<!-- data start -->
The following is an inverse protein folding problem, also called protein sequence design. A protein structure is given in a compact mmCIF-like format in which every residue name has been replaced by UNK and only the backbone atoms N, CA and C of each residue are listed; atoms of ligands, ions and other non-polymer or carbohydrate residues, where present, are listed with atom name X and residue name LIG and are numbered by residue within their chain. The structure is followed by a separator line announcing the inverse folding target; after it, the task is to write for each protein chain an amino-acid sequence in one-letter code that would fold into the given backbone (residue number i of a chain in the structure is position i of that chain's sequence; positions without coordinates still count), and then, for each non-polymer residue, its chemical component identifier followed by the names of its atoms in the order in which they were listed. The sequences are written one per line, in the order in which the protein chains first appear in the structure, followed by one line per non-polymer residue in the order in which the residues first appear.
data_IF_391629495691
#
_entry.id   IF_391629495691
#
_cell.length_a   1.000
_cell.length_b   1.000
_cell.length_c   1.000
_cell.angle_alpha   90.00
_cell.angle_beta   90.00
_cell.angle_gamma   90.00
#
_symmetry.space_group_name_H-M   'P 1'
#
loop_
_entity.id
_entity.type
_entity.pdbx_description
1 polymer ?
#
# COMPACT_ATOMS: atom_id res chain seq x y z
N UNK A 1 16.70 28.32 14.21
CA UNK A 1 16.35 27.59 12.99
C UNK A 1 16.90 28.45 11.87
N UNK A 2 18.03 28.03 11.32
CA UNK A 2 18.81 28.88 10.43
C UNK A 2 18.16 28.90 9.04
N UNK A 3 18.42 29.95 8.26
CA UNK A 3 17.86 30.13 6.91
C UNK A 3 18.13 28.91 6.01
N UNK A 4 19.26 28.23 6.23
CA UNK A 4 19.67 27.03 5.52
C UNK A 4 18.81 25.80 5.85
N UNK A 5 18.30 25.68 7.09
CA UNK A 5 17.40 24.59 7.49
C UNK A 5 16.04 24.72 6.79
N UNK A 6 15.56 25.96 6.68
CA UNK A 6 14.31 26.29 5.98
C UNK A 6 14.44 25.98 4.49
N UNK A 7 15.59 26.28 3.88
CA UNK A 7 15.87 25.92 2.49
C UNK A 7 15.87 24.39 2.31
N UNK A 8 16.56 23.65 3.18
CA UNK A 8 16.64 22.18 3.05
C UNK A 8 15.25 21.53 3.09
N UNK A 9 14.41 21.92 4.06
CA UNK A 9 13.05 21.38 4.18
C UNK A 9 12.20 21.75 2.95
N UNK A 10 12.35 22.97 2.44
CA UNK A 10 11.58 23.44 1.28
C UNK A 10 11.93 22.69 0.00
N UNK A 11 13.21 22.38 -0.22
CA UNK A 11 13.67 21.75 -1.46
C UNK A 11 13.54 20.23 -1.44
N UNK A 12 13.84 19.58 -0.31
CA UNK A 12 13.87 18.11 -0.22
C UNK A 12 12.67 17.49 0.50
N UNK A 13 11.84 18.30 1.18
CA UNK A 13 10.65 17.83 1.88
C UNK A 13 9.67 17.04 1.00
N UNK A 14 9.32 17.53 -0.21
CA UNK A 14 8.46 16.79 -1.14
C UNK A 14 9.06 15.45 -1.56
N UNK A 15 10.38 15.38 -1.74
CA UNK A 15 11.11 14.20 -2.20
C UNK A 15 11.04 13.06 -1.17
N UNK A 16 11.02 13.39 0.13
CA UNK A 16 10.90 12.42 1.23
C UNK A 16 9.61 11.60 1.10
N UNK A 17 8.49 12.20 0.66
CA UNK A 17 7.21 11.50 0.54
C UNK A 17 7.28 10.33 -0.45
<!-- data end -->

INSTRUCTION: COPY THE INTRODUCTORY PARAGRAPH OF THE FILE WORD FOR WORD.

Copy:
The following is an inverse protein folding problem, also called protein sequence design. A protein structure is given in a compact mmCIF-like format in which every residue name has been replaced by UNK and only the backbone atoms N, CA and C of each residue are listed; atoms of ligands, ions and other non-polymer or carbohydrate residues, where present, are listed with atom name X and residue name LIG and are numbered by residue within their chain. The structure is followed by a separator line announcing the inverse folding target; after it, the task is to write for each protein chain an amino-acid sequence in one-letter code that would fold into the given backbone (residue number i of a chain in the structure is position i of that chain's sequence; positions without coordinates still count), and then, for each non-polymer residue, its chemical component identifier followed by the names of its atoms in the order in which they were listed. The sequences are written one per line, in the order in which the protein chains first appear in the structure, followed by one line per non-polymer residue in the order in which the residues first appear.